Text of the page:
Architecture studio Jonathan Tuckey Design has created a new archival space for London's Southbank Centre featuring a mid-century shelving system that reflects the building's heritage.
Set within the foyer of the Royal Festival Hall, the publicly accessible space will function as a sorting area for the Southbank Centre's archive material, as well as a public library and a classroom.
"Southbank Centre wanted the space to be as visible, open and accessible as possible in order to encourage public engagement and awareness of the archive while at the same time functioning as a secure working archive environment," explained Matthew Farrer, project lead, from Jonathan Tuckey Design.
Named Archive Studio, the space is the first project in a long-term redevelopment of the whole complex, which includes the Queen Elizabeth Hall, Purcell Room and Hayward Gallery.
The archive material dates back to 1951, the year the Royal Festival Hall opened, and also the year that the Festival of Britain took place.
To reference this, the team chose Dexion Slotted Angle frames dating from the 1950s to create the archive's shelving structure. They then clad this in perforated hardboard, attached by brass dome-head nuts.
"We felt that the Archive Studio should be built from materials with a heritage value that would be easily associated with that period of time," Farrer told Dezeen. "The aim was to create a tangible connection with the archive material."
Two of the shelving units are six metres high, creating plenty of space to store archiving materials whilst they are being processed.
Situated in front of the windows, one of these units frames views of the Hayward Gallery and other adjacent buildings, and will be used as a permanent display space for historical objects found during the renovation.
The other set of shelves, set against the back wall of the building, provides a storage area for archive boxes and poster rolls.
There are also two three-metre-high shelving units that face the interior of the foyer. These feature illuminated glass display cases, which also allow views between the archive and the Royal Festival Hall foyer.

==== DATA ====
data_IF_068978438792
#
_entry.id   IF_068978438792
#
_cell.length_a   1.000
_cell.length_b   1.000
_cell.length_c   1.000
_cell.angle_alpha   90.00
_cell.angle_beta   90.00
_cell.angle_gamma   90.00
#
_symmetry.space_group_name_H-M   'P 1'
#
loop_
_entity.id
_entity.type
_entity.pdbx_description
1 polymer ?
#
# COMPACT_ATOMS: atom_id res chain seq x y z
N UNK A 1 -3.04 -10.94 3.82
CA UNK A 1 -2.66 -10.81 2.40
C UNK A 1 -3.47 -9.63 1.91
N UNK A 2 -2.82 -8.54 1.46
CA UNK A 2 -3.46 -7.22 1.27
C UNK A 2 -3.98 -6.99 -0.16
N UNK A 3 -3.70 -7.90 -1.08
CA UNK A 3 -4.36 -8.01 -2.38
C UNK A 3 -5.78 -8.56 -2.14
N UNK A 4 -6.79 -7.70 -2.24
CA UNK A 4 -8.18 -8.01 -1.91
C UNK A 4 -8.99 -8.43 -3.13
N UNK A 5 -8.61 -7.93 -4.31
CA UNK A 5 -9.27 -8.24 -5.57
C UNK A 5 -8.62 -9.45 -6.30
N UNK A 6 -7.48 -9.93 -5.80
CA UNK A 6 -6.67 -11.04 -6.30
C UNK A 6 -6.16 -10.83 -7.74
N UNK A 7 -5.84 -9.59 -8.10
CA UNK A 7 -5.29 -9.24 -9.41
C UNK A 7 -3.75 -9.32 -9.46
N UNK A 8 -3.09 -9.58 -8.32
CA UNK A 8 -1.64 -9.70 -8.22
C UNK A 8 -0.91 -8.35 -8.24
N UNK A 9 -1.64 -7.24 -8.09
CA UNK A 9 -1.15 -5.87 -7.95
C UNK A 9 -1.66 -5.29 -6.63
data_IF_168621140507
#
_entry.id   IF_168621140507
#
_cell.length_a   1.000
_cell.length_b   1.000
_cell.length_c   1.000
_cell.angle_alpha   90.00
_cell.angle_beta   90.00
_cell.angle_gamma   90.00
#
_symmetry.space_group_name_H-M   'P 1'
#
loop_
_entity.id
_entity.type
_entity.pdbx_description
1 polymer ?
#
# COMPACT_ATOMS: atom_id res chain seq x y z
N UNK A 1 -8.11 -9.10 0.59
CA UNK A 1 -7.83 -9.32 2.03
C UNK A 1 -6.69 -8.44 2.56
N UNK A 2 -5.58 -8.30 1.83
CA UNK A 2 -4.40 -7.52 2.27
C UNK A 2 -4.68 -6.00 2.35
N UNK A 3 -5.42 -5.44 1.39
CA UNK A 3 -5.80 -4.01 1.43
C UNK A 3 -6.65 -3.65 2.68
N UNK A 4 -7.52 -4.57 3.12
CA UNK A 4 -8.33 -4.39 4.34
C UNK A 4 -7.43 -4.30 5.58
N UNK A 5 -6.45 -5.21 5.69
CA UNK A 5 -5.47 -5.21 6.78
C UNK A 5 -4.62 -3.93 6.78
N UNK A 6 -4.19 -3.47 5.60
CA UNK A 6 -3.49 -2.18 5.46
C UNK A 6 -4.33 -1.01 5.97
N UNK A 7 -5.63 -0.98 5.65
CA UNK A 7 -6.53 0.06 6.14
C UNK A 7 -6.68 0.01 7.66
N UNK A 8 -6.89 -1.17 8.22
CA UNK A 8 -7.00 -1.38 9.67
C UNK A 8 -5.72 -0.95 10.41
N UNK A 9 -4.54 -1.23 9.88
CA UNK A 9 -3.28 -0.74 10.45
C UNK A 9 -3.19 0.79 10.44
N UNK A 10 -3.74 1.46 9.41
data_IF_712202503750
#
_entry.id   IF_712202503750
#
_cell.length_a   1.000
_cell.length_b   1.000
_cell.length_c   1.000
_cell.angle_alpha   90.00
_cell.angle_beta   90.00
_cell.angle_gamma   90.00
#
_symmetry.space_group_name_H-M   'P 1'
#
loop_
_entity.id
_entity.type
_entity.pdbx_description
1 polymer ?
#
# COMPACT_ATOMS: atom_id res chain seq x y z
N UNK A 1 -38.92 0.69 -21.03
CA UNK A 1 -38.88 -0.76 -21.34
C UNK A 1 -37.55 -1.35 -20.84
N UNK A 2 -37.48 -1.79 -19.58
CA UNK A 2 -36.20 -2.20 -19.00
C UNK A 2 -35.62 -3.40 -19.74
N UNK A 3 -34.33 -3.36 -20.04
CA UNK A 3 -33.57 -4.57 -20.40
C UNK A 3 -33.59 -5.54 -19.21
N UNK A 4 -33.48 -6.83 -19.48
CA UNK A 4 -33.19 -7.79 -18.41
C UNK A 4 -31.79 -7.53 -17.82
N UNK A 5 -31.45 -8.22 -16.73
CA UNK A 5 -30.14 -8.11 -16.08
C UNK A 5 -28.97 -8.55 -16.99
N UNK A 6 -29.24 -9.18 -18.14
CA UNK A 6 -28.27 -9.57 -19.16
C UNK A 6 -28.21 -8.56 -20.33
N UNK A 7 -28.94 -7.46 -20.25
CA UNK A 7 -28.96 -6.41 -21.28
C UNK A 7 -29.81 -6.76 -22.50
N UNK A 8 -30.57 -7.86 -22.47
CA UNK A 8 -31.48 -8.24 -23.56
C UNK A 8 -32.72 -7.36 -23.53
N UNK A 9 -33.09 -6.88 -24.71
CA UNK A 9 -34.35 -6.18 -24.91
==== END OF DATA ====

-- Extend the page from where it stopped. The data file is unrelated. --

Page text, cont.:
At the entrance, three bays of shelving on castors form a three-metre-wide hinged door. This can also function as a mobile display unit.
Other features include lockable cupboards with sliding perforated hardboard doors, a lightbox integrated into one of the shelving bays and a counterweighted fold-down desk operated on a series of pulleys.
"There is an enjoyment in inspecting the archive close up, much like the archive material itself," Farrer told Dezeen.
At the centre of the archive are coloured, enamel tables for group working that can be rearranged for different activities. Overhead lighting hangs down on burgundy flexes, fixed to the Dexion with brass nuts.
"We didn’t want the Archive Studio to shout its presence but rather be a calm new addition to the Royal Festival Hall and ultimately one that feels like it might always have existed in the space," added the architect.
The Royal Festival Hall is the only remaining building from the Festival of Britain celebrations, which involved construction of the steel Skylon tower. The building was designed by London County Council architects Robert Matthew and Leslie Martin.
Other recent additions to the Southbank Centre complex include a series of temporary slides by Carsten Höller, a rooftop hotel room by David Kohn and a shipping-container restaurant by Softroom.